Disagreement Over Mid-Term Rotation Roils Joint Arab List

Disagreement Over Mid-Term Rotation Roils Joint Arab List

September 15, 2017

Joint ListSince July of 2017, the four parties making up the Joint Arab List have been in a dispute over implementation of a mid-term rotation agreement that was signed at the time of the list’s formation. The dispute has tarnished the party's image in the eyes of the Arab public and has been an indication of the List's weakness both in terms of internal cohesion and capacity to effectively lead.

The Joint Arab List is a union of four parties (three Arab and one Jewish-Arab) that combined lists after Israel's electoral threshold was raised in 2014. By uniting, the parties ensured Arab representation would remain in the Knesset. Since, they have exceeded expectations by winning 13 seats in the 2015 general elections and, by some estimates, simply by staying together despite the deep ideological differences among the four parties.

The mid-term rotation agreement was one of the compromises that made it possible for the parties to unite in the first place. According to the agreement, seats occupied by MKs in the 12th and 13th spots on the list were to be relinquished half way through the term to MKs in the 14th and 15 positions.

However, when MK Basel Ghattas resigned from the Knesset in March after being indicted for smuggling cell phones to prisoners, Jouma Azbarga [14th seat] took his place, shifting the order of the remainder of the list. When the mid-term rotation date arrived, the parties disagreed about how to interpret the rotation agreement as it did not contain provisions for addressing such potential changes: Was it intended to be specific to the rotation of particular individuals holding particular places on the list? Or more generally, was it referring to the number of seats that would be held by each party in the Knesset after rotation?

Members of Balad believe that the agreement should be implemented according to the change in the number of seats per party. Under this interpretation, Balad would gain a seat, going from 3 to 4 MKs in the Knesset, while with the current chronological resolution, Balad remains with only 3 seats.  Balad's understanding would require three candidates, from the 16th to the 18th places on the Joint List slate, to withdraw their candidacy so that Balad's next candidate, Niveen Abu Rahman (19th spot), could rotate in. Ra’am has expressed willingness to implement Balad’s interpretation, whereas members of Hadash , as expressed in Arab media, seem more internally conflicted about this.

Abdullah Abu Marouf (Hadash) [13th spot] resigned in early August, bringing in Saeed Alharomi (Ra’am) [15th seat] who was next on the list. On September 18th, MK Osama Sa’adi (Ta’al) [12th spot] announced his resignation and was replaced by Ibrahim Hijazi (Ra’am) [16th spot], thereby implementing the agreement on the basis of the list’s chronology.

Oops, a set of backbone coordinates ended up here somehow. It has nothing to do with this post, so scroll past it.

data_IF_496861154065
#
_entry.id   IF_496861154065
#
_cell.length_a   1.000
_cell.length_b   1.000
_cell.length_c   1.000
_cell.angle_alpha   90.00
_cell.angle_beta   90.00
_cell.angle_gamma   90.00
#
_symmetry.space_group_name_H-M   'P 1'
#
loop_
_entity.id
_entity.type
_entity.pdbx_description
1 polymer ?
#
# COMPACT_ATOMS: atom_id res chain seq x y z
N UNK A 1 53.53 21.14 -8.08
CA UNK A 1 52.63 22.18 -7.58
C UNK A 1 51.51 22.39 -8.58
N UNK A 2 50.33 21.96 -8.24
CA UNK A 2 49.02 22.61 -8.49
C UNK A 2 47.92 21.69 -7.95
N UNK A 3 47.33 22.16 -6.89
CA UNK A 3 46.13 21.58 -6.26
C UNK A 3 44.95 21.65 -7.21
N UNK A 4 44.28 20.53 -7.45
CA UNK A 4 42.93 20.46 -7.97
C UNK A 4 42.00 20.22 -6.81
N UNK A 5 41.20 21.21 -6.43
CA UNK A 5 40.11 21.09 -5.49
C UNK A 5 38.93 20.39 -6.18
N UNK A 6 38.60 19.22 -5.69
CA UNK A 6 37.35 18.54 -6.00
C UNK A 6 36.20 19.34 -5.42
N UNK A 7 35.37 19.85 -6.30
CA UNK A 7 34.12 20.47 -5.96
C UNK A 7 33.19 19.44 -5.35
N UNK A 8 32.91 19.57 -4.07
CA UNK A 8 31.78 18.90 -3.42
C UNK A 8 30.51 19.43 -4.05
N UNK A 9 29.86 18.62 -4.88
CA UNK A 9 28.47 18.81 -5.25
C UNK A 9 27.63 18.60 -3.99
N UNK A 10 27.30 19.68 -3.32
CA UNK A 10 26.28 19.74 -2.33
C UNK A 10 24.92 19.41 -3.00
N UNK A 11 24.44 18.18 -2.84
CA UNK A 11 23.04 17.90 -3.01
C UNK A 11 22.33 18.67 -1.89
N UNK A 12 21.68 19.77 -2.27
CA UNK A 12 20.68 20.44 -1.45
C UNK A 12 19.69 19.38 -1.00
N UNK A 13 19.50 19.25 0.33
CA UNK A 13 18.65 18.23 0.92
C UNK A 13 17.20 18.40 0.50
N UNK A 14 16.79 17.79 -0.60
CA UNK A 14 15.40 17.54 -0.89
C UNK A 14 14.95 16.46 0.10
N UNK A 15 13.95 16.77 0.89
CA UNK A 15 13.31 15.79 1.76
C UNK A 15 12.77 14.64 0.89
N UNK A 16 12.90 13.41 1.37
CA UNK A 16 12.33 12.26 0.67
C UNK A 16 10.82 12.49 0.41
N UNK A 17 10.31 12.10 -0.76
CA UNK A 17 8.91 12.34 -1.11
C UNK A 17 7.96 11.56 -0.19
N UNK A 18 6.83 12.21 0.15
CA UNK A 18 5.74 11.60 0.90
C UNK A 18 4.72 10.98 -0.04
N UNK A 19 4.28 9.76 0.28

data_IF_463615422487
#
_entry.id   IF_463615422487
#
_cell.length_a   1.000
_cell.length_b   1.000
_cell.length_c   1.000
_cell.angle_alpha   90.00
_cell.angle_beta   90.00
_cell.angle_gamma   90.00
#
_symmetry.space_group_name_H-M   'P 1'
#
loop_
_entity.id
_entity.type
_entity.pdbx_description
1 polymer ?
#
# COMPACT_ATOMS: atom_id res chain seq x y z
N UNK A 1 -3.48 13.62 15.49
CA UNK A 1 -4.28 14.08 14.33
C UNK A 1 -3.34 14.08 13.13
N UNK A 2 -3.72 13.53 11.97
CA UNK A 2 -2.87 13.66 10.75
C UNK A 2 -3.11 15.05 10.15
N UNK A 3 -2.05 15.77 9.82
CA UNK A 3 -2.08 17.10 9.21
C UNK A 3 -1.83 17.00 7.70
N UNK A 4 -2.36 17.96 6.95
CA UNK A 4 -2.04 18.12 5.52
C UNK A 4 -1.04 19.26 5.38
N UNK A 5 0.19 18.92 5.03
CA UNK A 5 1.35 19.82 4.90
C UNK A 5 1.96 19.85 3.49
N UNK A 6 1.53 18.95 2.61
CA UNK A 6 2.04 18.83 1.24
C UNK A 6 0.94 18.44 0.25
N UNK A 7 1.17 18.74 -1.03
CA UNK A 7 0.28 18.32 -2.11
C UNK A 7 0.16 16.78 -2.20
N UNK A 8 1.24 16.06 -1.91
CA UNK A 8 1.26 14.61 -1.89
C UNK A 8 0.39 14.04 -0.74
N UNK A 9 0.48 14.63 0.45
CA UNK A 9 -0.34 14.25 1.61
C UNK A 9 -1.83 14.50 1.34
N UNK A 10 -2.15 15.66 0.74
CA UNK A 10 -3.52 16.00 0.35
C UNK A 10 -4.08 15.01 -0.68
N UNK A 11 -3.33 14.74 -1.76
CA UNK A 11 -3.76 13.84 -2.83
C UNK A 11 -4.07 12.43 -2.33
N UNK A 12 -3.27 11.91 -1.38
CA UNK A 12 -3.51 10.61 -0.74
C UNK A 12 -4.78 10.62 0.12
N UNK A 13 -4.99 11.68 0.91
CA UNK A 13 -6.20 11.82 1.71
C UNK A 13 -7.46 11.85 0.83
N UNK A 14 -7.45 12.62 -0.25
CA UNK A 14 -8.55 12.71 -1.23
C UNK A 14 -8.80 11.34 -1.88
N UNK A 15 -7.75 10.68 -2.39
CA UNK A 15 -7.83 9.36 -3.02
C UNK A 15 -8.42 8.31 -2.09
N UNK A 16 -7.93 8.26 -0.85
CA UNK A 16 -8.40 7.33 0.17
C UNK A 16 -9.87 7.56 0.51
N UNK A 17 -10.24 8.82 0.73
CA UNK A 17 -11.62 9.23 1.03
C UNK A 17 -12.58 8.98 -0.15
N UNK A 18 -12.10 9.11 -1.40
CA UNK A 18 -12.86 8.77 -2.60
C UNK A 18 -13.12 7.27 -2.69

In September, Al-Arab quoted MK Jamal Zahalka (Balad) as saying that Ibrahim Hijazi (Ra’am) is acting as a place holder until September 30th, when Niveen Abu Rahman would rotate in. As of the writing of this post, Ibrahim Hijazi (Ra'am) [16th spot] resigned prior to the start of the Knesset's winter session and Yousef Atauna (Hadash) [17th spot] rotated in. Some see Hijazi's resignation as a further indication by Ra'am that it is fulfilling the rotation agreement according to Balad's interpretation, regardless of what Hijazi's successor, Atauna from Hadash, will do.**  

**Update: In February 2018, MK Yousef Atauna resigned, making way for Wael Younis of Ta'al. Ta'al would also have to resign for Balad to attain the 4 seats it claims under the rotation agreement.

Public Discourse

The dispute, which had been widely publicized in Arab media in Israel, has drawn significant criticism from Arab society about the ability of the Joint List to work together, about their commitment to the interests of the Arab public in Israel as opposed to their own individual gains, and a lack of overall professional capacity in for their inability to form and implement an effective agreement. The latter point raised additional questions about their ability to work  on behalf of Arab society in Israel if they are unable to negotiate and resolve issues among themselves. Additionally, some voices in Arab society see the internal disagreement as hypocritical, diminishing the list’s criticisms and complaints lodged against the current government, since as Haaretz columnist, Odeh Bisharat, “if they act like wolves to each other, how can they complain about wolves on the outside?

Current List

As of February 21st, 2018, following a series of resignations and rotations, the Joint Arab List is now composed of the following sitting MKs:

  1. Aiman Odeh (Hadash)
  2. Masud Ganaim (Ra'am)
  3. Jamal Zahalka (Balad)
  4. Ahmad Tibi (Ta’al)
  5. Aida Touma-Sliman (Hadash)
  6. Abd al-Hakim Hajj Yahya (Ra'am)
  7. Hanin Zoabi (Balad)
  8. Dov Khenin (Hadash)
  9. Taleb Abu Arar (Ra'am)
  10. Yosef Jabareen (Hadash)
  11. Joumah Azbarga (Balad) - replaced Basel Ghattas (Balad) on 3/21/2017
  12. Saeed Alkharumi (Ra’am) - replaced Dr. Abdullah Abu Maaruf (Hadash) on 8/11/2017
  13. Wael Younis (Ta'al) - replaced Yousef Atauna (Hadash) in February 2018, whoreplaced Ibrahim Hijazi (Ra’am) as of 10/25/17, who replaced Osama Sa’adi (Ta’al) on 9/18/17.

If this configuration remains as is, then each party has the following number of seats:

Hadash – 4 seats
Balad – 3 seats
Ra'am – 4 seats
Ta’al – 2 seats

*this post last updated on February 21, 2017.

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